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Quantum News Briefs: January 23, 2024: New research led by Alice & Bob reduces number of qubits for useful quantum computing with novel approach to error correction; “Magic Trap” Captures Quantum Effects for Longer Time; Jack Hidary, CEO of SandboxAQ, discusses the “Black Swans” of Quantum Technology at the World Economic Forum

Quantum News Briefs looks at news in the quantum industry.
By Kenna Hughes-Castleberry posted 23 Jan 2024

Quantum News Briefs: January 23, 2024: 

New research led by Alice & Bob reduces number of qubits for useful quantum computing with novel approach to error correction

Alice&Bob - Elaia - Leading european VC

Alice & Bob, in partnership with Inria, has introduced an advanced quantum error correction architecture, employing low-density parity-check (LDPC) codes on cat qubits, as per their latest announcement. This innovative approach, outlined in a paper on arXiv, significantly improves upon previous LDPC research by enabling gate implementation and short-range connectivity on quantum chips. This new architecture can operate 100 high-fidelity logical qubits with an impressively low error rate, using only 1,500 physical cat qubits. This advancement represents a substantial reduction in hardware requirements for effective quantum computing, as Jean-François Bobier of the Boston Consulting Group acknowledged. Théau Peronnin, CEO of Alice & Bob, highlighted the potential of this technology to run complex algorithms like Shor’s with far fewer qubits than existing methods. This approach makes quantum computing more feasible in terms of time, cost, and energy and aligns with Alice & Bob’s dedication to developing impactful, error-corrected quantum computing. With their recent development of the Helium 1 chip prototype, Alice & Bob are positioning themselves as a significant player in the race to achieve quantum supremacy within the current capabilities of quantum hardware technology.

“Magic Trap” Captures Quantum Effects for Longer Time

Rice University Logo

In a new study published in Nature Physics, Rice University and Durham University scientists have significantly prolonged quantum coherence, a key aspect of quantum behavior, by nearly 30-fold in an experimental setting. Led by Kaden Hazzard of Rice University and Simon Cornish of Durham University, the team utilized ultracold temperatures and specific laser wavelengths to create a “magic trap,” which delayed the onset of decoherence. In this process, quantum systems lose their quantum properties through interactions with their environment. This experimental success involved cooling molecules to a billion times below room temperature and using microwave radiation to induce quantum rotation, which defies previous limitations where quantum states in rotating molecules lasted only 1/20 of a second. The newly achieved coherence time of 1.5 seconds, much longer than anticipated, opens new possibilities for investigating fundamental questions in quantum matter and advances the potential for quantum technologies in material science, sensing applications, and beyond. This research, part of a collaborative effort that includes theoretical work from Temple University, marks a significant step in understanding and harnessing quantum behaviors for practical applications.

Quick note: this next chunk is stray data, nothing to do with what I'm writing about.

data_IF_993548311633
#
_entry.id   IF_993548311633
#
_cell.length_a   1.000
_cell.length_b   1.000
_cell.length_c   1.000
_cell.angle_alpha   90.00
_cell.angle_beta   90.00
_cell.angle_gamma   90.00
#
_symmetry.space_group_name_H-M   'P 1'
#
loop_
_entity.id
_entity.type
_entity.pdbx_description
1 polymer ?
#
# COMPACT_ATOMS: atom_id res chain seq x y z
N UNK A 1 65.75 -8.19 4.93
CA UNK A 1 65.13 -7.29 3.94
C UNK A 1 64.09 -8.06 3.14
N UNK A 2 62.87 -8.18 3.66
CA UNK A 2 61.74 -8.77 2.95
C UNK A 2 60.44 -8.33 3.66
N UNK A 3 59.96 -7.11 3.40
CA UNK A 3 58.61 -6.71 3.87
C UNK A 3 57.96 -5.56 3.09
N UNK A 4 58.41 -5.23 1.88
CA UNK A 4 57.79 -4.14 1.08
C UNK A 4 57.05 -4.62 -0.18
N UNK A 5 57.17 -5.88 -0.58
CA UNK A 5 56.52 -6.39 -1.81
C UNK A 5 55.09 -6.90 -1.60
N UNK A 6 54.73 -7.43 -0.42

Jack Hidary, CEO of SandboxAQ, discusses the “Black Swans” of Quantum Technology at the World Economic Forum

SandboxAQ - Elaia - Leading european VC

In his talk “Quantum’s Black Swan” at the World Economic Forum in Davos, Jack Hidary, CEO of quantum sensor provider SandboxAQ, emphasized the urgent need for quantum-safe systems and post-quantum security. He highlighted the imminent threat posed by quantum computing’s potential to break current public-key encryption systems, which are crucial for the security of banking, e-commerce, and government communications. Hidary compared the development of quantum technologies to digging a tunnel from both ends, with hardware advancements on one side and algorithmic developments on the other. He warned that the number of qubits required to crack RSA encryption is decreasing, accelerating the risk of a critical security breach. Hidary stressed the importance of acting now to transition to new cryptographic protocols, as this process can take years for institutions like banks and governments. His call to action underlines the need for immediate and proactive measures to prevent a potential global crisis in cybersecurity due to quantum advancements.

Kenna Hughes-Castleberry is the Managing Editor at Inside Quantum Technology and the Science Communicator at JILA (a partnership between the University of Colorado Boulder and NIST). Her writing beats include deep tech, quantum computing, and AI. Her work has been featured in Scientific American, Discover Magazine, New Scientist, Ars Technica, and more.

Categories: cybersecurity, photonics, quantum computing, research

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